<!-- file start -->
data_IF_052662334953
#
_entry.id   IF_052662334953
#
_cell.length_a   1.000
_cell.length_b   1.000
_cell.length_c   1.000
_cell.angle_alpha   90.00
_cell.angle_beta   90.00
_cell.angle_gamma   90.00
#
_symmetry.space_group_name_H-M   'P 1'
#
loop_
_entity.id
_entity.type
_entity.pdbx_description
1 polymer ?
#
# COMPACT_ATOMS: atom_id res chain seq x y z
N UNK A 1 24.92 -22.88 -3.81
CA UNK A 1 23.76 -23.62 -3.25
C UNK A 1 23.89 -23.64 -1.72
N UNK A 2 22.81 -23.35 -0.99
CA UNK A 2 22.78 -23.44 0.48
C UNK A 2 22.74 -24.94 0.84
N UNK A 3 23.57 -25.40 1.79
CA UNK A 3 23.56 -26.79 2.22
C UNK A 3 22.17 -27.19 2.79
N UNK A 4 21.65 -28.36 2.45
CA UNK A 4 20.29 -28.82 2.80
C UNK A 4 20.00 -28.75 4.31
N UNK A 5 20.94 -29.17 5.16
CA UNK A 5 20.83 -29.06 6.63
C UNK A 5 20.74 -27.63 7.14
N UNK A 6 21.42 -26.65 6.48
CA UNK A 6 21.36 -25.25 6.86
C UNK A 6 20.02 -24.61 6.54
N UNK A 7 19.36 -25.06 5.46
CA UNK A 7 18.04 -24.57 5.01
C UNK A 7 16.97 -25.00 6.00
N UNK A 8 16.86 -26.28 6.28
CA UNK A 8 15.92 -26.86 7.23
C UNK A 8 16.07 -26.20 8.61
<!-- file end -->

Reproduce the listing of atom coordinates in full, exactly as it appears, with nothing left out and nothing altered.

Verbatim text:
data_IF_052662334953
#
_entry.id   IF_052662334953
#
_cell.length_a   1.000
_cell.length_b   1.000
_cell.length_c   1.000
_cell.angle_alpha   90.00
_cell.angle_beta   90.00
_cell.angle_gamma   90.00
#
_symmetry.space_group_name_H-M   'P 1'
#
loop_
_entity.id
_entity.type
_entity.pdbx_description
1 polymer ?
#
# COMPACT_ATOMS: atom_id res chain seq x y z
N UNK A 1 24.92 -22.88 -3.81
CA UNK A 1 23.76 -23.62 -3.25
C UNK A 1 23.89 -23.64 -1.72
N UNK A 2 22.81 -23.35 -0.99
CA UNK A 2 22.78 -23.44 0.48
C UNK A 2 22.74 -24.94 0.84
N UNK A 3 23.57 -25.40 1.79
CA UNK A 3 23.56 -26.79 2.22
C UNK A 3 22.17 -27.19 2.79
N UNK A 4 21.65 -28.36 2.45
CA UNK A 4 20.29 -28.82 2.80
C UNK A 4 20.00 -28.75 4.31
N UNK A 5 20.94 -29.17 5.16
CA UNK A 5 20.83 -29.06 6.63
C UNK A 5 20.74 -27.63 7.14
N UNK A 6 21.42 -26.65 6.48
CA UNK A 6 21.36 -25.25 6.86
C UNK A 6 20.02 -24.61 6.54
N UNK A 7 19.36 -25.06 5.46
CA UNK A 7 18.04 -24.57 5.01
C UNK A 7 16.97 -25.00 6.00
N UNK A 8 16.86 -26.28 6.28
CA UNK A 8 15.92 -26.86 7.23
C UNK A 8 16.07 -26.20 8.61